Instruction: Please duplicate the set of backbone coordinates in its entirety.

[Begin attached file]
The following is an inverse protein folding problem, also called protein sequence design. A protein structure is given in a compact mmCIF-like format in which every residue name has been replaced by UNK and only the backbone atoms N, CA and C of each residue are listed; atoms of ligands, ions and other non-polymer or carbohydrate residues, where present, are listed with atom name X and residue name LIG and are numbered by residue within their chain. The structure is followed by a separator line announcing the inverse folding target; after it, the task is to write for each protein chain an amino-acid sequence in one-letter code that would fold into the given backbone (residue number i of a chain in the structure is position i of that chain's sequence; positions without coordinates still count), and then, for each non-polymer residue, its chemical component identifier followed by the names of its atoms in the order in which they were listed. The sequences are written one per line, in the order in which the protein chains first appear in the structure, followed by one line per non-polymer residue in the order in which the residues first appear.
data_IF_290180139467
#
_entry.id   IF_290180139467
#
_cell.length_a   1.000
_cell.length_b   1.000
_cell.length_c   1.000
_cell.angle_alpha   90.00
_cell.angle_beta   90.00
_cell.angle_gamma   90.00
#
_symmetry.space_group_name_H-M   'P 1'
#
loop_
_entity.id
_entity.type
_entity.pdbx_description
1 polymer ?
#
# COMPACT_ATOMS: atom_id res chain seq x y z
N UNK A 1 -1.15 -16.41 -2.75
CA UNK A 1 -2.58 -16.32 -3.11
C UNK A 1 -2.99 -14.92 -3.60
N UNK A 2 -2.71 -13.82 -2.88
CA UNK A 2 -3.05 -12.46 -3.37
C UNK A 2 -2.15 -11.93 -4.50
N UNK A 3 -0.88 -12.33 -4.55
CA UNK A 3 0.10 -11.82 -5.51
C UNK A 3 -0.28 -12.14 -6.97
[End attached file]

The following is an inverse protein folding problem, also called protein sequence design. A protein structure is given in a compact mmCIF-like format in which every residue name has been replaced by UNK and only the backbone atoms N, CA and C of each residue are listed; atoms of ligands, ions and other non-polymer or carbohydrate residues, where present, are listed with atom name X and residue name LIG and are numbered by residue within their chain. The structure is followed by a separator line announcing the inverse folding target; after it, the task is to write for each protein chain an amino-acid sequence in one-letter code that would fold into the given backbone (residue number i of a chain in the structure is position i of that chain's sequence; positions without coordinates still count), and then, for each non-polymer residue, its chemical component identifier followed by the names of its atoms in the order in which they were listed. The sequences are written one per line, in the order in which the protein chains first appear in the structure, followed by one line per non-polymer residue in the order in which the residues first appear.
data_IF_290180139467
#
_entry.id   IF_290180139467
#
_cell.length_a   1.000
_cell.length_b   1.000
_cell.length_c   1.000
_cell.angle_alpha   90.00
_cell.angle_beta   90.00
_cell.angle_gamma   90.00
#
_symmetry.space_group_name_H-M   'P 1'
#
loop_
_entity.id
_entity.type
_entity.pdbx_description
1 polymer ?
#
# COMPACT_ATOMS: atom_id res chain seq x y z
N UNK A 1 -1.15 -16.41 -2.75
CA UNK A 1 -2.58 -16.32 -3.11
C UNK A 1 -2.99 -14.92 -3.60
N UNK A 2 -2.71 -13.82 -2.88
CA UNK A 2 -3.05 -12.46 -3.37
C UNK A 2 -2.15 -11.93 -4.50
N UNK A 3 -0.88 -12.33 -4.55
CA UNK A 3 0.10 -11.82 -5.51
C UNK A 3 -0.28 -12.14 -6.97